You might have seen the sponsored posts on social media promoting fertility awareness methods. This could be partially due to the increase of social media influencers who have posted ads for a fertility awareness app over the past few months, with a combined reach of millions of followers. But what are fertility awareness methods, and how can it influence young people who are susceptible to this marketing?
Fertility awareness methods (FAMs), also known as the rhythm method, involves a person tracking their menstrual cycle or other indicators to help identify when they’re most likely to get pregnant, which is right before and after ovulation. It can be used as a method for family planning, either to achieve or to prevent pregnancy. In addition to keeping a calendar to track the menstrual cycle, it can also involve observing changes to the cervical mucus and recording basal body temperature to determine ovulation. Using multiple methods together can make it more effective to prevent pregnancy.
While there is recent attention on social media, FAMs are not necessarily new. For centuries, philosophers and scientists have hypothesized about fertility. While andetoctal accounts about reproduction and fertility have been passed through generations, the scientific identification of the fertile period started in the 1930s. This was when it was observed that ovulation occurred at an interval of approximately 14 days before the next menstruation, which formed the basis of the calendar method. In the 1950s, new methods of fertility tracking were developed based on the physiological signs of ovulation, including the method based on changes in cervical mucus secretion and the basal temperature method. FAMs are getting more attention now, possibly because a popular fertility tracking app received FDA clearance in 2018 to market itself as a contraceptive method. This new social media attention could potentially be misleading to youth who may not yet understand ovulation or all of their options for birth control.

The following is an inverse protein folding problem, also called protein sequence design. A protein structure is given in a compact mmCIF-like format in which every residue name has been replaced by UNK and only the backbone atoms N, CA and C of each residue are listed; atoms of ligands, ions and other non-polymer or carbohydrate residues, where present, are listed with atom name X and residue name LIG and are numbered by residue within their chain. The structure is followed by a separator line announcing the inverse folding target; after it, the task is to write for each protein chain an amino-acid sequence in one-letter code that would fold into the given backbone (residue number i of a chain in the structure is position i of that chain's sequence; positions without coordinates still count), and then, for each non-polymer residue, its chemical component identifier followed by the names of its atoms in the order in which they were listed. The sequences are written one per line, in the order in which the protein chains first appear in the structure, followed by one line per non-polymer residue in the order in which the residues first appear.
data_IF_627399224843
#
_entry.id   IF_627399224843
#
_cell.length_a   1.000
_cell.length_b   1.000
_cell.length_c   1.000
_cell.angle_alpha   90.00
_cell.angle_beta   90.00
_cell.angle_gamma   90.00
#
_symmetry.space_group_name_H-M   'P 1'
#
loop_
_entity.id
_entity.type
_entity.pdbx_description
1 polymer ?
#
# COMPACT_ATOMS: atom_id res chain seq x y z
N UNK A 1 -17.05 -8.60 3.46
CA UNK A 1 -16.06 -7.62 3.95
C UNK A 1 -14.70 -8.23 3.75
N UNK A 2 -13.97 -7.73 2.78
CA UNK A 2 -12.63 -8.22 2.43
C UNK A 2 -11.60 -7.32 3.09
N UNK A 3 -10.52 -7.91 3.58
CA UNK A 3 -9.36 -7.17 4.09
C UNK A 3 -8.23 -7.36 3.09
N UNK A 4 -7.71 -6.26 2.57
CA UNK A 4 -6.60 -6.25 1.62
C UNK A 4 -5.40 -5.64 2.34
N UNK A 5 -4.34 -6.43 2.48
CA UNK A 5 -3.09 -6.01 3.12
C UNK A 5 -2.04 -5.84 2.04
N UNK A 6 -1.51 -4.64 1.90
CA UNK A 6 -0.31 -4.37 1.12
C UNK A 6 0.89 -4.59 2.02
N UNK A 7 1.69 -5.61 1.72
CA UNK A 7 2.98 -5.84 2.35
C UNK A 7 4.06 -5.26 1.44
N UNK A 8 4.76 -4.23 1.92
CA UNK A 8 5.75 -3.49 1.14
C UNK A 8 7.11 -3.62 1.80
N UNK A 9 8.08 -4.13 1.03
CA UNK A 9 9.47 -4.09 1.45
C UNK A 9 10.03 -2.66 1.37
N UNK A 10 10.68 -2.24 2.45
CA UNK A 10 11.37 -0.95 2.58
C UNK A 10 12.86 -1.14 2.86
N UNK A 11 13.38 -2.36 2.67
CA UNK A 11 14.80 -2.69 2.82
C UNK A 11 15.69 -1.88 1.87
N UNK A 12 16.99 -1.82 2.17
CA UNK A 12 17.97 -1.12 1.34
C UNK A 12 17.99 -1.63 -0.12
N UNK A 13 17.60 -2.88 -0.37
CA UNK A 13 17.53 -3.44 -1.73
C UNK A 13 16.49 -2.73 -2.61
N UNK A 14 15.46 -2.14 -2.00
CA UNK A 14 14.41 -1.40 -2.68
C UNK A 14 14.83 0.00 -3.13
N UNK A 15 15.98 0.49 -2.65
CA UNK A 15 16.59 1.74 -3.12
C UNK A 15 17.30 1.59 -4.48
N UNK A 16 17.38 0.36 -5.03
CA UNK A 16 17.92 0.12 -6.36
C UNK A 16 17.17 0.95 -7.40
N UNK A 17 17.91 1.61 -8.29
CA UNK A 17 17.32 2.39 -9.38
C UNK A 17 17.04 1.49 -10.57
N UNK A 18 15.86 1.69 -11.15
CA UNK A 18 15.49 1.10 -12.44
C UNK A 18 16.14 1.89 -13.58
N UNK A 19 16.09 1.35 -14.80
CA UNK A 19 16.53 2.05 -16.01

FAMs are not as effective as other types of contraceptive methods because they require daily monitoring, which can be difficult for some people. Additionally, it relies on a predictable menstrual cycle, and this may not be a good option for people with irregular cycles. It requires that the cycle be consistently tracked for at least six months before it can be reliable,and the user will need to abstain from sex or use backup contraception during the fertile days. FAMs are about 76-88% effective, that means 12-24 out of 100 people who use FAMs will get pregnant each year, depending on which method(s) are used. Combining two or more FAMs may result in a greater effectiveness. However, it still remains a valid contraceptive choice that is available to people who can use it consistently and correctly. Benefits of FAMs include that they are low to no cost, it is safe to use, requires no medication and produces no side effects.
As youth serving adults, we have an opportunity to talk with youth about how social media marketing can influence our understanding of contraceptive methods. While it is not new for a reality TV influencer to promote products on social media, these posts can create an incomplete picture of how effective FAMs are at preventing pregnancy. In fact, most posts do not disclose the effectiveness of FAMs nor the requirements to use it correctly. As with other moments in pop culture, this topic presents an opportunity to educate youth about health literacy and provide context of the motives for these ads. Truth is, influencer marketing is prevalent, and may continue in the reproductive health space. This would be a great time to educate youth on how to find accurate and reliable health information and emphasize that each person gets to choose the contraceptive method that is best for them.